Clerks 3: Just Because They Serve You…

Share on Facebook6Tweet about this on Twitter4Share on Google+3Share on StumbleUpon1Share on TumblrPin on Pinterest0Share on Reddit0Email this to someone

So if you’re a New Jersey resident, or you just happen to pay attention to Kevin Smith then you know that he’s at least written the title page of what he says will be his magnum opus, Clerks 3.

The first film was something of a revelation to its target audience, a movie that celebrates mockery of the most difficult part of being in the service industry: the customers. Like Falling Down if Michael Douglas hadn’t gone on a rampage and just complained to his friend about everything that annoys him. But the message wasn’t that there’s something seriously wrong with society, it was just saying, “Yeah, you’re right. You’re better than most people.” There was no social commentary beyond what two people might just converse about concerning society on a daily basis, and that only includes the people they encounter.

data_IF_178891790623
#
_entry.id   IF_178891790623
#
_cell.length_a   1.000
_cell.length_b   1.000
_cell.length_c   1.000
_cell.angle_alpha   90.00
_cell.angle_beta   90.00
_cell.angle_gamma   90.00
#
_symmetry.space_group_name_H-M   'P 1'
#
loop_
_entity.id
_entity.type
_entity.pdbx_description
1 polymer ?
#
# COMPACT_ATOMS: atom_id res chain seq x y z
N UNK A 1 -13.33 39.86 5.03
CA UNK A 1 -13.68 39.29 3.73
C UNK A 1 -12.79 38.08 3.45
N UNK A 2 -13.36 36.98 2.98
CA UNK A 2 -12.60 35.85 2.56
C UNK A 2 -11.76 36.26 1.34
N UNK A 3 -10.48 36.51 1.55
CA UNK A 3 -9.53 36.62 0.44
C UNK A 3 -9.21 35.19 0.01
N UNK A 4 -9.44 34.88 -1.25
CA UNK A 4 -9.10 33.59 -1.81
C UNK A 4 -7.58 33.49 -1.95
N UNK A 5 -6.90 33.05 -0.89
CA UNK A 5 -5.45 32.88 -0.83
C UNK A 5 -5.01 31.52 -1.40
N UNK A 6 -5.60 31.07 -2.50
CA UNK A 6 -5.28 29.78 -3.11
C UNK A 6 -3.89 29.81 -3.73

Since Clerks, Kevin Smith has made a smattering of different films, but they always seem to come back to that central theme that maybe you’re better than the people you constantly have to endure contact with. It’s just that for each film he does, it’s a different group of people that the main character’s must endure, and the wide range of emotions and principles those people represent. In Dogma it’s those out of touch with their faith, in Jay and Silent Bob Strike Back it’s elitism and apathy, and in Red State it’s about rigid fundamentalism. Bear in mind this list in no way is meant to be insulting to the people who might feel the same way as the characters in the films do, but they are only meant as a means to present what happens when you abuse said principles, whether it be to your own ends or out of plain madness.


Of course Mr. Smith’s work as of late has been in steady decline. Cop Out was a mess and Red State was insulting on the senses at best and mind numbingly boring at worst. Zack and Miri Make a Porno was a funny, if forgettable, little film that had a hard time thinking of a really great joke past its rather unique premise. Dogma in my mind will always be his best film. For better or worse, Clerks and its spawn of Jay and Silent Bob films are what Smith does best. He’s at home in movies with light commentary on those who just trying to eke out a life in whatever way they feel is natural. So long as that the